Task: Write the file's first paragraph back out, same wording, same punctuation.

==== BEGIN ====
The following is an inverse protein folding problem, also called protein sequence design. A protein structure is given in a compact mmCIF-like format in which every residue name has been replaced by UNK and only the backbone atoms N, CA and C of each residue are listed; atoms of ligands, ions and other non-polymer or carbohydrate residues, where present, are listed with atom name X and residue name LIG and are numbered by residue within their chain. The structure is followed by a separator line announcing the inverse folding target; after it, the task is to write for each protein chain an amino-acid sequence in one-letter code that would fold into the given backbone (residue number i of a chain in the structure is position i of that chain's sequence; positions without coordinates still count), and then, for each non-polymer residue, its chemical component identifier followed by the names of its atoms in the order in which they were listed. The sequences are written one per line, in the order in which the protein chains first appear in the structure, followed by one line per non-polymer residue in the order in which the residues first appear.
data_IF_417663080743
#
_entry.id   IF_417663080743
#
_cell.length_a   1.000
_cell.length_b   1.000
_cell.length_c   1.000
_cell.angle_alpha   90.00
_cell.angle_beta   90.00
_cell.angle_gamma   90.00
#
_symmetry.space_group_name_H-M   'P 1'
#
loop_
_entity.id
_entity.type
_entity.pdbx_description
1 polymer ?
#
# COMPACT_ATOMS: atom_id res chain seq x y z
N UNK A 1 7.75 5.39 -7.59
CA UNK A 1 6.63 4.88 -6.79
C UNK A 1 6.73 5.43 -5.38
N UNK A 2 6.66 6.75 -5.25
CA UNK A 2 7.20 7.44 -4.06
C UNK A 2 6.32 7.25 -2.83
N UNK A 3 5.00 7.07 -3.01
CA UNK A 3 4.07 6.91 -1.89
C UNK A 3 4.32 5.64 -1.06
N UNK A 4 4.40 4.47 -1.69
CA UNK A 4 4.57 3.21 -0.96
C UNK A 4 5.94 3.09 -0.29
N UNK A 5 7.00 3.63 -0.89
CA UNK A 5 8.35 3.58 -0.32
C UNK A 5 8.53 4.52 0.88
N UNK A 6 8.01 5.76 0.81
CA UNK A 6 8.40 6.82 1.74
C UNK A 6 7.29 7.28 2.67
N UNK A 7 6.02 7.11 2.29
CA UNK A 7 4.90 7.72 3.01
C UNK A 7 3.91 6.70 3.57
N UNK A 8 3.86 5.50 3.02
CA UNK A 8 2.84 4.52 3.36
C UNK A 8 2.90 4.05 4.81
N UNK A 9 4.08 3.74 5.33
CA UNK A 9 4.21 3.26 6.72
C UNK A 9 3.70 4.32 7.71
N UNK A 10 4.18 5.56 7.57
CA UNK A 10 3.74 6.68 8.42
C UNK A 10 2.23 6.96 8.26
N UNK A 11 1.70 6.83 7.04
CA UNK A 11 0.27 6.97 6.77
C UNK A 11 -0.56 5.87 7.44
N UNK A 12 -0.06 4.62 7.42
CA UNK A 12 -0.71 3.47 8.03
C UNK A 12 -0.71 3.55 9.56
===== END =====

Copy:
The following is an inverse protein folding problem, also called protein sequence design. A protein structure is given in a compact mmCIF-like format in which every residue name has been replaced by UNK and only the backbone atoms N, CA and C of each residue are listed; atoms of ligands, ions and other non-polymer or carbohydrate residues, where present, are listed with atom name X and residue name LIG and are numbered by residue within their chain. The structure is followed by a separator line announcing the inverse folding target; after it, the task is to write for each protein chain an amino-acid sequence in one-letter code that would fold into the given backbone (residue number i of a chain in the structure is position i of that chain's sequence; positions without coordinates still count), and then, for each non-polymer residue, its chemical component identifier followed by the names of its atoms in the order in which they were listed. The sequences are written one per line, in the order in which the protein chains first appear in the structure, followed by one line per non-polymer residue in the order in which the residues first appear.